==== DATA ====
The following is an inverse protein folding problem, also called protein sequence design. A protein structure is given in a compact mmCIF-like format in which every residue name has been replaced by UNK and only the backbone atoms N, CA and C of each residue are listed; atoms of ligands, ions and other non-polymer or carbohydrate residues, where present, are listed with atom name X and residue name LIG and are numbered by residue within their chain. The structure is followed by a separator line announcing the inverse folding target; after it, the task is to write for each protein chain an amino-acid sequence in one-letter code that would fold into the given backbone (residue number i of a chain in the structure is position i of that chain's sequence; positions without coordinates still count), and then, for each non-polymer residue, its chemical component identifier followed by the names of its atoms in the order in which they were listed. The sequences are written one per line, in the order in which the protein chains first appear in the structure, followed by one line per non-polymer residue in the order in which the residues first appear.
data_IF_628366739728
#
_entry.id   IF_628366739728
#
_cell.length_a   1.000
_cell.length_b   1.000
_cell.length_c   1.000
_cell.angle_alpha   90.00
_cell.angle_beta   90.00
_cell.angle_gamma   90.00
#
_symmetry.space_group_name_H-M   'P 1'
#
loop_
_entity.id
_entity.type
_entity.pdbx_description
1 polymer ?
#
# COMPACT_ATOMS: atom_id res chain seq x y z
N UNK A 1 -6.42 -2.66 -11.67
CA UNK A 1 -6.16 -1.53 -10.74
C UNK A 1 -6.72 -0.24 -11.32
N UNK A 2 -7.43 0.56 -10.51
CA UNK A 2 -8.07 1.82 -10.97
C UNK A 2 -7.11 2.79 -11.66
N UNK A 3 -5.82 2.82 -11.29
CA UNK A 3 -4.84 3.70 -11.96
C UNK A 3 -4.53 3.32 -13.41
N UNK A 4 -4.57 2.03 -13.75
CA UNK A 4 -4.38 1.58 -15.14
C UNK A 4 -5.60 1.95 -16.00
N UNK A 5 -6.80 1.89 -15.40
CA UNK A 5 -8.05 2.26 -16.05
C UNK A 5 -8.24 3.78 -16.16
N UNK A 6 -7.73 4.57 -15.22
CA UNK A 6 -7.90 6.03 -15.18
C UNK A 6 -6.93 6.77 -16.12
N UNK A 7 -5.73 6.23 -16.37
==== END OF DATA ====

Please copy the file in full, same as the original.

The following is an inverse protein folding problem, also called protein sequence design. A protein structure is given in a compact mmCIF-like format in which every residue name has been replaced by UNK and only the backbone atoms N, CA and C of each residue are listed; atoms of ligands, ions and other non-polymer or carbohydrate residues, where present, are listed with atom name X and residue name LIG and are numbered by residue within their chain. The structure is followed by a separator line announcing the inverse folding target; after it, the task is to write for each protein chain an amino-acid sequence in one-letter code that would fold into the given backbone (residue number i of a chain in the structure is position i of that chain's sequence; positions without coordinates still count), and then, for each non-polymer residue, its chemical component identifier followed by the names of its atoms in the order in which they were listed. The sequences are written one per line, in the order in which the protein chains first appear in the structure, followed by one line per non-polymer residue in the order in which the residues first appear.
data_IF_628366739728
#
_entry.id   IF_628366739728
#
_cell.length_a   1.000
_cell.length_b   1.000
_cell.length_c   1.000
_cell.angle_alpha   90.00
_cell.angle_beta   90.00
_cell.angle_gamma   90.00
#
_symmetry.space_group_name_H-M   'P 1'
#
loop_
_entity.id
_entity.type
_entity.pdbx_description
1 polymer ?
#
# COMPACT_ATOMS: atom_id res chain seq x y z
N UNK A 1 -6.42 -2.66 -11.67
CA UNK A 1 -6.16 -1.53 -10.74
C UNK A 1 -6.72 -0.24 -11.32
N UNK A 2 -7.43 0.56 -10.51
CA UNK A 2 -8.07 1.82 -10.97
C UNK A 2 -7.11 2.79 -11.66
N UNK A 3 -5.82 2.82 -11.29
CA UNK A 3 -4.84 3.70 -11.96
C UNK A 3 -4.53 3.32 -13.41
N UNK A 4 -4.57 2.03 -13.75
CA UNK A 4 -4.38 1.58 -15.14
C UNK A 4 -5.60 1.95 -16.00
N UNK A 5 -6.80 1.89 -15.40
CA UNK A 5 -8.05 2.26 -16.05
C UNK A 5 -8.24 3.78 -16.16
N UNK A 6 -7.73 4.57 -15.22
CA UNK A 6 -7.90 6.03 -15.18
C UNK A 6 -6.93 6.77 -16.12
N UNK A 7 -5.73 6.23 -16.37